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Rationale and preliminary results of endovascular treatment of multiple sclerosis, the liberation procedure

P Zamboni, R Galeotti, E Menegatti, AM Malagoni, F Mascoli, S Dall-Ara, I Bartolomei, F Salvi

Introduction

Multiple sclerosis is an inflammatory, demyelinating disease of the central nervous system of unknown pathogenesis; it is considered to be autoimmune in nature.[1][2] It is the most common disease causing disability in young people. The clinical course is usually classified as relapsing remitting (characterized by acute exacerbations of the disease followed by complete or partial recovery), secondary progressive (characterized by progressive deterioration of neurologic function after several years of relapsing remitting course), and primary progressive (characterized by a progressive clinical course starting from the beginning).[3]

Magnetic resonance venography[4-7] and post mortem studies [8] demonstrated a topographic correspondence between multiple sclerosis plaques and the cerebral venous system. Histologic examination of the involved veins reveals unequivocally the presence of characteristic signs of impaired venous drainage, such as perivenous iron deposits and fibrin cuffs, particular to chronic venous insufficiency.[9]

All of these elements convinced the current authors to investigate Doppler cerebral venous hemodynamics.[10] Cerebrospinal venous return in multiple sclerosis patients was found to be anomalous with respect to controls (including healthy subjects matched for age and gender, patients affected by other neurologic diseases, and healthy subjects older than the median age of onset of multiple sclerosis). [11-13] Venous hemodynamics was investigated by combining extracranial echo-colour-Doppler of the internal jugular veins colour-Doppler sonography was used for studying the deep cerebral veins, focusing on the detection of five anomalous parameters, which are absent in normal subjects (Table 1)[10]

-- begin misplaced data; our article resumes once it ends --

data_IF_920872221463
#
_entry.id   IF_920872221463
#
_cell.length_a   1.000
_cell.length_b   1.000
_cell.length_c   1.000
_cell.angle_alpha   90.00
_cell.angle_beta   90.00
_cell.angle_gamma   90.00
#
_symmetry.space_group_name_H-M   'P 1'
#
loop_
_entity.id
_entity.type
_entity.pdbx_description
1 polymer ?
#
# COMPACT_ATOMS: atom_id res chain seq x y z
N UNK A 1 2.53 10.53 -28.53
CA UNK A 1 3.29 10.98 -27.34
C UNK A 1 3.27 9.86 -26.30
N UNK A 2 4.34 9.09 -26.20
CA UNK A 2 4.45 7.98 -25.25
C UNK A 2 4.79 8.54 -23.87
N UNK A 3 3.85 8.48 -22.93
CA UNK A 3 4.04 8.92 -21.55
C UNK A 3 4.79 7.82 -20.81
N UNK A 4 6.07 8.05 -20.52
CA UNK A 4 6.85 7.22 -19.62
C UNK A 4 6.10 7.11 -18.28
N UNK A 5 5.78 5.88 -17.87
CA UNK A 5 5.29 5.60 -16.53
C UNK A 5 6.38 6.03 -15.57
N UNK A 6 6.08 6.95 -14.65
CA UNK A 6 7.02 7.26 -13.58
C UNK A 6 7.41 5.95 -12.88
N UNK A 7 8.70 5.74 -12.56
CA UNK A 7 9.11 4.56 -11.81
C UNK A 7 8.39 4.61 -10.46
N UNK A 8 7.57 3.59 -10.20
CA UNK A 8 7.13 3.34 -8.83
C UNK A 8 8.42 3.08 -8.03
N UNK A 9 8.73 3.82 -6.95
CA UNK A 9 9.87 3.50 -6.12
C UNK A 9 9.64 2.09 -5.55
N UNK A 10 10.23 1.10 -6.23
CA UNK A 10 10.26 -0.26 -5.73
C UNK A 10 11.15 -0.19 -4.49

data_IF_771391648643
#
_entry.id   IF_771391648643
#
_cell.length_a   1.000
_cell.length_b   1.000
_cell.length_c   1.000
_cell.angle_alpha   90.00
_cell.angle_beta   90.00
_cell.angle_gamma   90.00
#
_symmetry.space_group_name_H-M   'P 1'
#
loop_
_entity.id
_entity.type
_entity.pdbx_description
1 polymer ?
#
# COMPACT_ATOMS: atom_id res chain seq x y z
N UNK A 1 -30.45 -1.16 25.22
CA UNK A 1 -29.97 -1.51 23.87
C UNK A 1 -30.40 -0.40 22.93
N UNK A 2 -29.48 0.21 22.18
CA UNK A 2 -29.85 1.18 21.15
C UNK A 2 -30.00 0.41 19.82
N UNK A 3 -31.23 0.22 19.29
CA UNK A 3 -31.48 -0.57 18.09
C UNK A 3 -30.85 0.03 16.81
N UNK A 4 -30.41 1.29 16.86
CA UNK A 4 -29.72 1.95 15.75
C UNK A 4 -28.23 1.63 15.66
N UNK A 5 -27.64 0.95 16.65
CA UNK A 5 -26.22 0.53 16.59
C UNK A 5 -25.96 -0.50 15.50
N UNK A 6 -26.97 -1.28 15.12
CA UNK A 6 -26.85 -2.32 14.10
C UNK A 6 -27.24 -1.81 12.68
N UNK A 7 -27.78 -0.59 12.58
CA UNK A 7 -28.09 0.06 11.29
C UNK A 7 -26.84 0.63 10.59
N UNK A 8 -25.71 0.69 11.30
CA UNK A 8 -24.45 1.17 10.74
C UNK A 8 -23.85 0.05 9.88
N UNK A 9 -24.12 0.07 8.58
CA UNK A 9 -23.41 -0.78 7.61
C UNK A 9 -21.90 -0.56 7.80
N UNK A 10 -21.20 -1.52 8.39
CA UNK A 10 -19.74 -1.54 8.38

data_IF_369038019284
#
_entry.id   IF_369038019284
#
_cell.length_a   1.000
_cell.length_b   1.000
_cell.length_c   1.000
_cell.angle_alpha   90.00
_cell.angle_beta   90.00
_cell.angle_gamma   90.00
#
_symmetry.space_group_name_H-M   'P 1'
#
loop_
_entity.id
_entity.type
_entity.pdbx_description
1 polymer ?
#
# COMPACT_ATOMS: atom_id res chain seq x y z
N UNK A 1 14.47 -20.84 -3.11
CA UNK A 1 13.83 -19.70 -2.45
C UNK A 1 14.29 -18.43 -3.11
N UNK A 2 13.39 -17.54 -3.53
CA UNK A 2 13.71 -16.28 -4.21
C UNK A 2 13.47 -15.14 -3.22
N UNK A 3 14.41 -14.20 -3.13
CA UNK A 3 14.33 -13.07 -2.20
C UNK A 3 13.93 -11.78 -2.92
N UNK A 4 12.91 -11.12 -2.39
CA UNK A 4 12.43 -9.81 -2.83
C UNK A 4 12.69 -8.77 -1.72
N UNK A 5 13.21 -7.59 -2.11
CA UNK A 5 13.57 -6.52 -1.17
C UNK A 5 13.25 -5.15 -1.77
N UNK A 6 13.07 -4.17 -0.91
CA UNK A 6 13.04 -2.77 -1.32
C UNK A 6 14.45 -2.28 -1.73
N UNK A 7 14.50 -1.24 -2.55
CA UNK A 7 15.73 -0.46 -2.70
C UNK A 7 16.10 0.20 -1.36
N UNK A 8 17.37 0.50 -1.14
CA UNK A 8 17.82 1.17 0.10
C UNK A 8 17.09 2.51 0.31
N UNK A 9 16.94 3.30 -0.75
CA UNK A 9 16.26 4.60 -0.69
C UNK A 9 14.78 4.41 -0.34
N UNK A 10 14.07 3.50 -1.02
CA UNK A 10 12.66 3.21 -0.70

Sensitivity, specificity, positive predictive value and negative predictive value were tested for significance by the two-sided Fisher exact test, by comparing the gold standard diagnostic assessment, represented by clinical and magnetic resonance Imaging revised McDonald criteria for diagnosis of multiple sclerosis, with the proposed echo-colour-Doppler-trans-cranial colour-Doppler sonography protocol.

Table 1. Echo-colour-Doppler-trans-cranial colour-Doppler sonography parameters of abnormal
cerebral venous outflow in multiple sclerosis

Echo-colour-Doppler-
trans-cranial colour-
Doppler sonography
parameters
Multiple
sclerosis (%)
Control
populations (%)
Sensitivity Specificity
Positive predictive value-
Negative predictive value
(95% Cl)
p

1. Spontaneousreflux
constantly present in the
internal jugular veins and\
or vertebral veins in both
sitting and supine posture
70% 0% 100%(95-100)
 84% (79-89)
 70% (60-78)
100% (98-100)
 <0.0001
2. Reflux propagated
upward to the deep
cerebral veins
50%/o 0% 100% (93-100)
 77% (71-82)
 50% (41-60)
100% (98-100)
<0.0001
3. High resolution Bmode
evidence of proximal
internal jugular vein
stenosies
28% 0.6%  97% (83-99)
 69% (63-75)
 28% (19-37)
 99% (97-100)
<0.0001
 
4. Flow not Doppler
detectable in the
internal jugular veins
and/or vertebral veins
despite numerous deep
inspirations
32% 0.6%  97% (85-99)
 70% (64-76)
 32% (23-42)
 99% (97-100)
<0.0001
5. IJV cross-scctional
area in sitting posture
> than in supine posture
58%
 
12%
 
 74% (63-83)
 76% (70-82)
 56% (46-65)
 88% (82-92)
<0.0001

Conciusive Analysis
Two or more Echo-
colour-Doppier-trans-
cranial colour-Doppler
sonography positive
parameters
100% 0% 100%
100%
100%
100%
 
<0.0001

Venography and 'intent to treat' procedures

Diagnosis of suspicious abnormal extraeranial cerebral venous outfiow must fulfil at least two of the five criteria listed in Table 1 and is taken as an indication approved by the Ethical Committee of the current authors' hospital to continue the study using selective venography in all suspccted subjects. [12]

Selective venography demonstrates that anomalies in Doppler venous hemodynamies are due to multiple significant extracranial venous stenosis, localized at the cervical, thoracic, and less commonly abdominal level of the principal cerebrospinal venous segments. In a further control population with negative ultrasound results, which includes subjects not affected by neurologic diceases who underwent venography for other reasons, stenotic patterns were never demonstrated in the internal jugular veins, azygous, and lumbar territory. [12] In particular, the azygous vein in the multiple sclerosis group was affected in 86% of cases. Most cases involved membranous obstructions of the junction with the superior vena cava, or, less frequently, twisting, septums and atresias as can be seen in the x-rays in Figure 1.